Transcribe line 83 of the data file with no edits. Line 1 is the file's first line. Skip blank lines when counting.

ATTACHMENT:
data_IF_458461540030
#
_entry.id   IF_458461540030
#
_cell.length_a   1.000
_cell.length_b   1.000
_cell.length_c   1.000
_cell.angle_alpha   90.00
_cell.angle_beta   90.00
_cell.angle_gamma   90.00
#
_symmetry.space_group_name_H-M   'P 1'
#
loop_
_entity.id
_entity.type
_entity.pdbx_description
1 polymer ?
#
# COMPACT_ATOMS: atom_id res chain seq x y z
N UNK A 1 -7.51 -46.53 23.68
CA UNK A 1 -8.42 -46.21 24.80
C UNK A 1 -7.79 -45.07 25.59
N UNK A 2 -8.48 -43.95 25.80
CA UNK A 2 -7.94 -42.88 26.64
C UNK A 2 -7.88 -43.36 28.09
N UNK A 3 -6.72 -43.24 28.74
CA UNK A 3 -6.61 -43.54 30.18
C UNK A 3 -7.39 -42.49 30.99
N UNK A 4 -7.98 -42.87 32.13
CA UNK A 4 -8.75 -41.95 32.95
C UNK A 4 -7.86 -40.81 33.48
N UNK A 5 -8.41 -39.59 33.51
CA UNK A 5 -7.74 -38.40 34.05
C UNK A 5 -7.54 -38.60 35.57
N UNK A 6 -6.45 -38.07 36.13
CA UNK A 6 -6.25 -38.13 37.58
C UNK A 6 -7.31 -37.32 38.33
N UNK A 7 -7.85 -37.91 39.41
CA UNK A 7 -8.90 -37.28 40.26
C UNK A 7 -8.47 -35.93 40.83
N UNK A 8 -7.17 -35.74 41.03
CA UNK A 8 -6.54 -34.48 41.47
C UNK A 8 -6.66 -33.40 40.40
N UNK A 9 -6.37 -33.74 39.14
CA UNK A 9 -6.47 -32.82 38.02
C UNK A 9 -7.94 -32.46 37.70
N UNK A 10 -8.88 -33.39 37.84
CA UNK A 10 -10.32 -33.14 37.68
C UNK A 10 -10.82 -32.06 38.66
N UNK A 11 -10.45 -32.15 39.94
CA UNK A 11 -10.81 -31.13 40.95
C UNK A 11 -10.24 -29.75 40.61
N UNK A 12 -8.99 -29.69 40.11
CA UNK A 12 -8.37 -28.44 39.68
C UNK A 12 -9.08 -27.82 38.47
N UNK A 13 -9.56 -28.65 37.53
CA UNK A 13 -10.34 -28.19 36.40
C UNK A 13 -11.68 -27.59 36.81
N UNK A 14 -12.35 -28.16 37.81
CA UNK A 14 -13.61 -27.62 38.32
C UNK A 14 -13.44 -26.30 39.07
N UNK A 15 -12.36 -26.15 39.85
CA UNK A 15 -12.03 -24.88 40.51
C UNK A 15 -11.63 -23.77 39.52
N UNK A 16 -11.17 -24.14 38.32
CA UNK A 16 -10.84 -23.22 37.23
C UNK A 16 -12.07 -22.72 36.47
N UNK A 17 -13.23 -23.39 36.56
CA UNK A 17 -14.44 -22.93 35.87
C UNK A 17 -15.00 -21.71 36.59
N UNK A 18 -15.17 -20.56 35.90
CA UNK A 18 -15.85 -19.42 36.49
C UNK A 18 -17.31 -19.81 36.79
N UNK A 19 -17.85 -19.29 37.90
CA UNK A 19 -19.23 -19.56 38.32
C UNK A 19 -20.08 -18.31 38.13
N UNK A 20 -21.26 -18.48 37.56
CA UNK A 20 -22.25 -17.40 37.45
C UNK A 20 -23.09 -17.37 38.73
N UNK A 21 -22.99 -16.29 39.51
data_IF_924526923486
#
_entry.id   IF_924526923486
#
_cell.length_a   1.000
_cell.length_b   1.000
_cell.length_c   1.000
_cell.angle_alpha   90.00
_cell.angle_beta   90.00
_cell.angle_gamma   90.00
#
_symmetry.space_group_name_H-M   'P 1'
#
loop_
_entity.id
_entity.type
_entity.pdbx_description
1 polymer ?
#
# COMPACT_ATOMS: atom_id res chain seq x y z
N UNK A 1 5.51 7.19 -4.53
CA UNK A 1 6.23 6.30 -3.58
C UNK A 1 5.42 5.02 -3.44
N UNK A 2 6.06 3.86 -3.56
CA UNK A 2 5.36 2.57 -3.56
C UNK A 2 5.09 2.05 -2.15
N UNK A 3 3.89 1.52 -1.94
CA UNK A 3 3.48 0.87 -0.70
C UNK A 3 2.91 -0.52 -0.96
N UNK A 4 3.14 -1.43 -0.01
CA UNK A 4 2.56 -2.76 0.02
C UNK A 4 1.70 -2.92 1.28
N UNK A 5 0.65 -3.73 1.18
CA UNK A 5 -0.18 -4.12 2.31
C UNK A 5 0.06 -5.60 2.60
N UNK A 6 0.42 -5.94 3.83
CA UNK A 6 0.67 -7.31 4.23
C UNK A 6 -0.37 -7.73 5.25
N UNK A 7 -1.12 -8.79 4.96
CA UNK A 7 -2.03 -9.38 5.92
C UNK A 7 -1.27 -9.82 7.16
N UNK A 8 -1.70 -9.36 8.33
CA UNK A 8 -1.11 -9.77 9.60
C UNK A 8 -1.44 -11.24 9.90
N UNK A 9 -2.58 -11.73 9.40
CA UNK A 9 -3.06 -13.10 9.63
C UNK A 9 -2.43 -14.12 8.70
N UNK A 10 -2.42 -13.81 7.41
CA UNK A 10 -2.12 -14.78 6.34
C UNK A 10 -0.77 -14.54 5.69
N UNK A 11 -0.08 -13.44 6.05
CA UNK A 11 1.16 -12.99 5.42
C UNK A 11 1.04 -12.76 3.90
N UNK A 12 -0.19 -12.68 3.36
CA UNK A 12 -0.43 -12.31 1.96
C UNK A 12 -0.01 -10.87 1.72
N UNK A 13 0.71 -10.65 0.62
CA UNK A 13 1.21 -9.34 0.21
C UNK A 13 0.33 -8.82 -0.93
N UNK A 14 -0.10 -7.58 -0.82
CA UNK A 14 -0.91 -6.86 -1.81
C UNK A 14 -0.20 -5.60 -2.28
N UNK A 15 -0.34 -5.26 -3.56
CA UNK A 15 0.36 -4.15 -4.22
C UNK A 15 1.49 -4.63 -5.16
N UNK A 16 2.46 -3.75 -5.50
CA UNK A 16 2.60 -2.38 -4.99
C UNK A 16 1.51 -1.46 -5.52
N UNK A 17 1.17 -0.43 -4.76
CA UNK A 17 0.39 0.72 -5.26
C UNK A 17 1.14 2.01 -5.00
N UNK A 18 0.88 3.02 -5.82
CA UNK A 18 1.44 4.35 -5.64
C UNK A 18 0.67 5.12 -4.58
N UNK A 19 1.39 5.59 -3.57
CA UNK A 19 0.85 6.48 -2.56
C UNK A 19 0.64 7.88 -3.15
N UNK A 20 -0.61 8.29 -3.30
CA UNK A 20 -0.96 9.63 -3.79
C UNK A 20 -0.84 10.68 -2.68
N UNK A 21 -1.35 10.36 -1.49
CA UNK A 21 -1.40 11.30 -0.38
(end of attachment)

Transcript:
#